The Pen is Mightier: Narrative power in contemporary Irish women’s writing

 By Taylor Allgeier-Follett

Content Warning: this article includes descriptions of sexual violence.

The contemporary moment in Irish women’s writing has been recognised as a space of “extraordinary dynamism” for women negotiating the changing landscape of gender in Ireland (Bracken and Harney-Mahajan 3). On the heels of the 2018 repeal of the Eighth Amendment, bodily autonomy and, as pertains to this discussion, narrative autonomy are significantly prevalent in both the public consciousness and contemporary writing. This article is concerned with the way that autonomy and power are wielded in the use of narrative, taking as examples Emilie Pine’s personal essay collection, Notes to Self (2018), and Nicole Flattery’s “Abortion, A Love Story” from the short story collection Show Them A Good Time (2019). These texts contribute to breaking what Pine has called “all the silences” (qtd. in Williams) surrounding sexuality, abortion, and other topics in a predominantly Catholic Irish society.

Pine’s essays unpack complex and troubling moments throughout her life, often frankly discussing taboo topics. Flattery’s “Abortion, A Love Story” also consciously opposes silences, albeit in a fictional format, following two college students, Natasha and Lucy, as they navigate interactions with men, the regulatory structures of their university and society, and contemporary Dublin. Both Flattery’s short story and Pine’s essays have a conscious investment in the nature of narrative and its uses; reading them in conversation with Susan Lanser’s foundational essay, “Toward a Feminist Narratology” (1986), and her concept of the doubled voice illuminates this further. These texts demonstrate both the pitfalls and power of narrative: the way a lack of narrative or narrative control can be objectifying, suffocating, and even disenfranchising, and simultaneously the capacity of narrative power to break from heteropatriarchal standards and silences, ultimately providing new ways to gain understanding, empowerment, and autonomy.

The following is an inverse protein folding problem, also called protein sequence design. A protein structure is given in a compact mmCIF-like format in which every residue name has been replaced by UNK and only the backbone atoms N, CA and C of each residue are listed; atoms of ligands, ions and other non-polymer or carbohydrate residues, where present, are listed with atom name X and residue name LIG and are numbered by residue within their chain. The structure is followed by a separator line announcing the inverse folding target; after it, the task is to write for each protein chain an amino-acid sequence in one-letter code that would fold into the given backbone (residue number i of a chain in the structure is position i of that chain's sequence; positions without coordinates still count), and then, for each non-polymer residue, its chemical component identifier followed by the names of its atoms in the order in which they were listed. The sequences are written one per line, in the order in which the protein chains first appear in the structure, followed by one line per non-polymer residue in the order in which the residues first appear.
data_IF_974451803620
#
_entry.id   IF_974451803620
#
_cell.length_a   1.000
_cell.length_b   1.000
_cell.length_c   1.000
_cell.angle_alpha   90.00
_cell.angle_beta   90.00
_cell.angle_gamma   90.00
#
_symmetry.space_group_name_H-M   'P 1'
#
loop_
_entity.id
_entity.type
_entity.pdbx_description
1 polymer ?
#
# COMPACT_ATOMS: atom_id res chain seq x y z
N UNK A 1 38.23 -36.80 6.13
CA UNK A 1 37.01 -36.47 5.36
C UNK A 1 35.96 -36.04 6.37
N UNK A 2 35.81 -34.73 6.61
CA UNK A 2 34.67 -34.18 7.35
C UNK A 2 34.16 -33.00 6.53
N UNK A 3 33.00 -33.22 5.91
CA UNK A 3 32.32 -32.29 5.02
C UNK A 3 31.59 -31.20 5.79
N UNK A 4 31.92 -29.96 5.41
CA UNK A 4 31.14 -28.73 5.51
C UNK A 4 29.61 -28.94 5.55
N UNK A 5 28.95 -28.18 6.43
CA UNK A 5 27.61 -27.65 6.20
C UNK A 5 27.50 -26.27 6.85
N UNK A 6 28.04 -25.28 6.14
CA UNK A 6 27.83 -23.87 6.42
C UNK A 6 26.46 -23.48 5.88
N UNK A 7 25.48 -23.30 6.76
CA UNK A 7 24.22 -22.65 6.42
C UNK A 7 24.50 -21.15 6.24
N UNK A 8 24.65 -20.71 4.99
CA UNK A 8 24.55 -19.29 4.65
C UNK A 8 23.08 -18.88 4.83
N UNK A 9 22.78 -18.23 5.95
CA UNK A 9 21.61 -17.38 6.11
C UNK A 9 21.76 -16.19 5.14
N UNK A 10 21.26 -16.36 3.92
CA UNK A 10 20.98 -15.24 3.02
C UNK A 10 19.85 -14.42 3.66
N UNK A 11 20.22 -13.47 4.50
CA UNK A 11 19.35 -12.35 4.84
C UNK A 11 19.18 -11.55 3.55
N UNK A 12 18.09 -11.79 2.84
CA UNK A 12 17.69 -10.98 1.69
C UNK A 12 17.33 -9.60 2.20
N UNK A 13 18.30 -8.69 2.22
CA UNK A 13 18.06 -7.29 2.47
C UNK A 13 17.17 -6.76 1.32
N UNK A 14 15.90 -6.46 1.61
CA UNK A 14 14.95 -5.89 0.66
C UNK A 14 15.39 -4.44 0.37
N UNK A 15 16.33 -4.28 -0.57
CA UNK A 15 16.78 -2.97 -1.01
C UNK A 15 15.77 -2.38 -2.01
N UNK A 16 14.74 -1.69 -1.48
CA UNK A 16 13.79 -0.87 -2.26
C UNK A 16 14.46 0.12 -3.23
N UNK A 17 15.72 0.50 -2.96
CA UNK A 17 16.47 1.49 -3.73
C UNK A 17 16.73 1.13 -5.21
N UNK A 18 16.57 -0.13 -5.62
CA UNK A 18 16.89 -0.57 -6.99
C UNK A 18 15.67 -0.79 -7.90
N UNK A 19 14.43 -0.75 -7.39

The idea of a lack of access to narratives is keenly felt in these texts, a concern which derives in part from the historical exclusion of women from the Irish literary canon. In their introduction to A History of Modern Irish Women’s Literature, Heather Ingman and Clíona Ó Gallchoir discuss the way in which the “hegemonic national narrative” of Ireland has “all too often elevated symbols of femininity while erasing and silencing women’s voices, lives and experiences” (4). Indeed, symbols such as ‘Mother Ireland’ and the ‘Irish colleen’ are often found in canonical works, while literary contributions by female authors were critically neglected. This oversight is slowly being corrected, with greater attention to both past and present-day female authors within the academy, and resuscitation efforts (such as Tramp Press’s “Recovered Voices” series) focusing on publishing works by writers who may have been overlooked by their contemporaries. However, it remains that the Irish canon has largely featured symbolism which renders women “invisible in a lens that cannot see or recognize [them] as a subject” (Bracken 7). This history of writing and erasure is made manifest in “Abortion, A Love Story” where female experiences are (mis)interpreted by strangers, demonstrating how narrative appropriation can be deployed to silence women.